Rekluse clutch in a pre '96 clutch - Kawasaki KLR 650 Forum
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post #1 of 4 Old 01-27-2019, 06:48 PM Thread Starter
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Rekluse clutch in a pre '96 clutch

The Rekluse RadiusX for the KLR650 comes with enough stuff to install it either in a '96 to '11˝ clutch or in an '11˝ to 2018 clutch.

They offer nothing, no clue, no ray of hope, no branch to cling to, for the 'pre '96 clutch.

This is what comes in the package:


Clockwise, from the top: nine TorqDrive fiber/friction discs, the EXP centrifugal dingus, one OEM pre '11˝ steel, eight Rekluse steels. In the center are basket clips that go into the slots to accommodate the TorqDrive fibers with a smaller tab and, presumably, to take care of any issues with indentations in the clutch basket. Not pictured are some tuning springs for the EXP to increase the lock-up RPM.

The Rekluse fibers and steels are really thin compared to OEM. With a '96 to '11˝ clutch, it will have 10 fibers and 9 steels (the EXP dingus counts as a fiber) so it's pretty dang robust.

The problem with fitting the Reckluse to the pre '96 clutch is that you can't replicate the OEM 7 fibers/6 steels stack height very well with the thin Rekluse discs. The stack will come out either too thick or too thin and by enough to give the clutch lever fits and make getting the right amount of clutch pre-load a problem.

What I had on hand to do a mix 'n match in an attempt to replicate the OEM stack height was a whole bunch of OEM steels and fibers from every clutch that has ever been on a KLR, from '84 to '18. Doesn't that sound impressive, like the Shed of Horrors is just chock full of good shit? Eh, there were only two different steels and one fiber, at least as far as dimensions go. Don't be impressed. I'm just a pack rat.

The OEM stack height on the 'pre '96 clutch is 1.294". I built a spreadsheet to work up recipes. I figured that if I could hit the stack height +/-.010" that would be good enough. What I wanted to avoid, though, was using OEM fibers. To use them I would have to trim a dozen tabs on each disc I used, a tedious chore at best and not easy to do accurately over and over. As well as not using OEM fibers, I wanted to maximize the number of fibers/steels in the clutch.

Here's where I am right now; I got the stack height and managed an 8 fiber/7 steel pack. This also shows a few of the more promising recipes but none with OEM fibers:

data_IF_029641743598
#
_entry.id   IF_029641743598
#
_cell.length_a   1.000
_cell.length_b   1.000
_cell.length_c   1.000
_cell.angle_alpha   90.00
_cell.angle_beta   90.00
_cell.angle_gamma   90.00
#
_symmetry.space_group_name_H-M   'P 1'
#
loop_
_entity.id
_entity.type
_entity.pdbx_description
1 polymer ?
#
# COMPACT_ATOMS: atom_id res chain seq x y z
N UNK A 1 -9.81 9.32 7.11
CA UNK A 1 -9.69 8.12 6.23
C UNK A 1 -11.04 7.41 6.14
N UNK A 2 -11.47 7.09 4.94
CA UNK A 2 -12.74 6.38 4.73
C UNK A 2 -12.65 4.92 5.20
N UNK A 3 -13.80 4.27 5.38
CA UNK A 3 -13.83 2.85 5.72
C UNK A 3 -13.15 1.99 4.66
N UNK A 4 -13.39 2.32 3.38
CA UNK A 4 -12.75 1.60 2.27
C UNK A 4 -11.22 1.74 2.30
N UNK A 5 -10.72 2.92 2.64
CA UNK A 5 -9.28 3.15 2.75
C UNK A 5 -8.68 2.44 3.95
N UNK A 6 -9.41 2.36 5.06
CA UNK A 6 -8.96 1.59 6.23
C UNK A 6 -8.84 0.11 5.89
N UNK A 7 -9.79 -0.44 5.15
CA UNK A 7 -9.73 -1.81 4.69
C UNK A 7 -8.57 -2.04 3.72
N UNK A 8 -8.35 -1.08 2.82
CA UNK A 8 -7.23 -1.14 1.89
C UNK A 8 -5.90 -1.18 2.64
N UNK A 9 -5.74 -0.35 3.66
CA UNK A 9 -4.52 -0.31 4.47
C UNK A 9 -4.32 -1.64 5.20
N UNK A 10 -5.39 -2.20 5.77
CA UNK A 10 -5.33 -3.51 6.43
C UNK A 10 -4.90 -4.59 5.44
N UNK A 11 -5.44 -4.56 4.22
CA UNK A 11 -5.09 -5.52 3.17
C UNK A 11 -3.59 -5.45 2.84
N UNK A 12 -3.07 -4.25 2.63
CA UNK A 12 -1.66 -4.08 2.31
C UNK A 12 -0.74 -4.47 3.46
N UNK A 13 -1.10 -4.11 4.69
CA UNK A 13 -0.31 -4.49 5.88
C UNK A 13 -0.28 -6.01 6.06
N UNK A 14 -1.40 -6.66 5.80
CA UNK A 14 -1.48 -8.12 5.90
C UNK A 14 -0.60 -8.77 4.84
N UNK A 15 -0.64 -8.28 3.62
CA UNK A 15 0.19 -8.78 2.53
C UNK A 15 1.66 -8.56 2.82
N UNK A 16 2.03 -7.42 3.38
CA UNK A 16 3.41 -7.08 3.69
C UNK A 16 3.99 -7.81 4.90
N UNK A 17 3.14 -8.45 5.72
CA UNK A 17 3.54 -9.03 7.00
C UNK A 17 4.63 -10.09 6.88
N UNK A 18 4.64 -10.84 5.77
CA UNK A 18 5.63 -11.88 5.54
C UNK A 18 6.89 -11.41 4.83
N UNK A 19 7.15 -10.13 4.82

Sometime this week, instead of taking the '09 back to the stone age with '84 ignition and a hybrid Gen 1/KLR600 charging (or doing any sort of real work), I'll get this clutch in and see if it works.

Tom [email protected]

“Neither of the two people in the room paid any attention to the way I came in, although only one of them was dead.” -Philip Marlowe

“'Why' and 'How' are words so important they cannot be too often used.” -Napoleon Bonaparte


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Last edited by Tom Schmitz; 01-27-2019 at 06:56 PM.
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post #2 of 4 Old 02-07-2019, 06:05 PM Thread Starter
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It seems to work fine. Don't know as I like it much, but will give it a fair shake.

Tom [email protected]

“Neither of the two people in the room paid any attention to the way I came in, although only one of them was dead.” -Philip Marlowe

“'Why' and 'How' are words so important they cannot be too often used.” -Napoleon Bonaparte


Sting like a butterfly.
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post #3 of 4 Old 02-08-2019, 09:45 AM
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Well that cool beans, Tom.

So in 1996 Kawasaki added 1 friction drive plate & 1 steel driven plate in a deeper clutch basket as compared to the 1987-1995 models, correct?
That tall stack clutch (8 friction / 7 steel) was used from 1996 thru 2011.5.

At 2011.5+, Kawasaki converted back to the shorter stack clutch for unknow reasons, but not exactly the original (7 friction / 6 steel) shallow basket, correct?

So what was different between the 1987-1995 shallow basket / short stack clutch and the 2011.5+ shallow basket / short stack clutch that had discouraged Rekluse from fitting their Auto clutch on to the 1987-1995 engines?

pdwestman
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Still riding my 1987 KL650-A1. 84,000+ miles & counting
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post #4 of 4 Old 02-08-2019, 11:28 AM Thread Starter
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I figure that they just ignore the pre-'96 bikes as obsolete, that's all. They simply didn't bother.

Of course, if they do beta testing of stuff, rather than just paper engineering, they'd have to find a couple of pre-'96 bikes that get ridden a fair amount to make sure the stack works right. That might put them off of bothering.

Tom [email protected]

“Neither of the two people in the room paid any attention to the way I came in, although only one of them was dead.” -Philip Marlowe

“'Why' and 'How' are words so important they cannot be too often used.” -Napoleon Bonaparte


Sting like a butterfly.
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